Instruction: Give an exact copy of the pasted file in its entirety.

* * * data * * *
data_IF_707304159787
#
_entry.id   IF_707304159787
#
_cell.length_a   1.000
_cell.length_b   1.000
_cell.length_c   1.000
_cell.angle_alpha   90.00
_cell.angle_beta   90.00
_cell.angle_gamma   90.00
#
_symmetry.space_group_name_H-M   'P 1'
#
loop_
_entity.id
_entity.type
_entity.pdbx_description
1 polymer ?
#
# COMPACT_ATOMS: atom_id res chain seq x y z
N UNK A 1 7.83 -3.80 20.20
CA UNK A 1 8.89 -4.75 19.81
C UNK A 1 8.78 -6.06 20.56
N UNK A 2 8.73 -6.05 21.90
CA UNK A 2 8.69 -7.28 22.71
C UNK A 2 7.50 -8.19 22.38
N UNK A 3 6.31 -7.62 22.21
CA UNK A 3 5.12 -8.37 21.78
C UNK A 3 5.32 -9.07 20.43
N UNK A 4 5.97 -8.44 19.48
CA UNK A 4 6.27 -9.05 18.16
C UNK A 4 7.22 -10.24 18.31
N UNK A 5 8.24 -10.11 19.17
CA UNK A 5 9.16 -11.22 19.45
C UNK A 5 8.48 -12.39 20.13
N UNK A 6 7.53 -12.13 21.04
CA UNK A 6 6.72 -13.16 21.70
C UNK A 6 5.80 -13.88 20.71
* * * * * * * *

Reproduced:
data_IF_707304159787
#
_entry.id   IF_707304159787
#
_cell.length_a   1.000
_cell.length_b   1.000
_cell.length_c   1.000
_cell.angle_alpha   90.00
_cell.angle_beta   90.00
_cell.angle_gamma   90.00
#
_symmetry.space_group_name_H-M   'P 1'
#
loop_
_entity.id
_entity.type
_entity.pdbx_description
1 polymer ?
#
# COMPACT_ATOMS: atom_id res chain seq x y z
N UNK A 1 7.83 -3.80 20.20
CA UNK A 1 8.89 -4.75 19.81
C UNK A 1 8.78 -6.06 20.56
N UNK A 2 8.73 -6.05 21.90
CA UNK A 2 8.69 -7.28 22.71
C UNK A 2 7.50 -8.19 22.38
N UNK A 3 6.31 -7.62 22.21
CA UNK A 3 5.12 -8.37 21.78
C UNK A 3 5.32 -9.07 20.43
N UNK A 4 5.97 -8.44 19.48
CA UNK A 4 6.27 -9.05 18.16
C UNK A 4 7.22 -10.24 18.31
N UNK A 5 8.24 -10.11 19.17
CA UNK A 5 9.16 -11.22 19.45
C UNK A 5 8.48 -12.39 20.13
N UNK A 6 7.53 -12.13 21.04
CA UNK A 6 6.72 -13.16 21.70
C UNK A 6 5.80 -13.88 20.71